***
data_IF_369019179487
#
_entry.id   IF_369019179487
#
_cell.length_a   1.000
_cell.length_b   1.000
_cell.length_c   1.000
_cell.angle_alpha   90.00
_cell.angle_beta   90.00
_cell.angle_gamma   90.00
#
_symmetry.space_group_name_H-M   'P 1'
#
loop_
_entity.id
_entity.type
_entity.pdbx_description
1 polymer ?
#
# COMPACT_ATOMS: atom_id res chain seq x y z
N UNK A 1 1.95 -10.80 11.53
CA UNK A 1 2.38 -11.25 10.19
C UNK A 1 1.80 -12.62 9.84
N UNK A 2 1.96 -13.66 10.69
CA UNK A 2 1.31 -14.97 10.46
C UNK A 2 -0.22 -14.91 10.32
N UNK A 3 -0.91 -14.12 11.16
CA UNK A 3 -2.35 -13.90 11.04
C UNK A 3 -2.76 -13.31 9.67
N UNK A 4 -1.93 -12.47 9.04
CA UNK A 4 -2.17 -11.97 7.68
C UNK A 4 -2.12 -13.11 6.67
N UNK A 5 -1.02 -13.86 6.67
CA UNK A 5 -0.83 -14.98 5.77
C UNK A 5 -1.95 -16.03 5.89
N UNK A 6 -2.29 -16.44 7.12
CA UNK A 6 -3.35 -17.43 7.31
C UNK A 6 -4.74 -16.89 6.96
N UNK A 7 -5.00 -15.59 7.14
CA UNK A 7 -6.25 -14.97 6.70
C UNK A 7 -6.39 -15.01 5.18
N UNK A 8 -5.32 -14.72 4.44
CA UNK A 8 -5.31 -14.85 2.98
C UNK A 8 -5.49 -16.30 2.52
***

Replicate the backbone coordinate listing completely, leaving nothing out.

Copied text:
data_IF_369019179487
#
_entry.id   IF_369019179487
#
_cell.length_a   1.000
_cell.length_b   1.000
_cell.length_c   1.000
_cell.angle_alpha   90.00
_cell.angle_beta   90.00
_cell.angle_gamma   90.00
#
_symmetry.space_group_name_H-M   'P 1'
#
loop_
_entity.id
_entity.type
_entity.pdbx_description
1 polymer ?
#
# COMPACT_ATOMS: atom_id res chain seq x y z
N UNK A 1 1.95 -10.80 11.53
CA UNK A 1 2.38 -11.25 10.19
C UNK A 1 1.80 -12.62 9.84
N UNK A 2 1.96 -13.66 10.69
CA UNK A 2 1.31 -14.97 10.46
C UNK A 2 -0.22 -14.91 10.32
N UNK A 3 -0.91 -14.12 11.16
CA UNK A 3 -2.35 -13.90 11.04
C UNK A 3 -2.76 -13.31 9.67
N UNK A 4 -1.93 -12.47 9.04
CA UNK A 4 -2.17 -11.97 7.68
C UNK A 4 -2.12 -13.11 6.67
N UNK A 5 -1.02 -13.86 6.67
CA UNK A 5 -0.83 -14.98 5.77
C UNK A 5 -1.95 -16.03 5.89
N UNK A 6 -2.29 -16.44 7.12
CA UNK A 6 -3.35 -17.43 7.31
C UNK A 6 -4.74 -16.89 6.96
N UNK A 7 -5.00 -15.59 7.14
CA UNK A 7 -6.25 -14.97 6.70
C UNK A 7 -6.39 -15.01 5.18
N UNK A 8 -5.32 -14.72 4.44
CA UNK A 8 -5.31 -14.85 2.98
C UNK A 8 -5.49 -16.30 2.52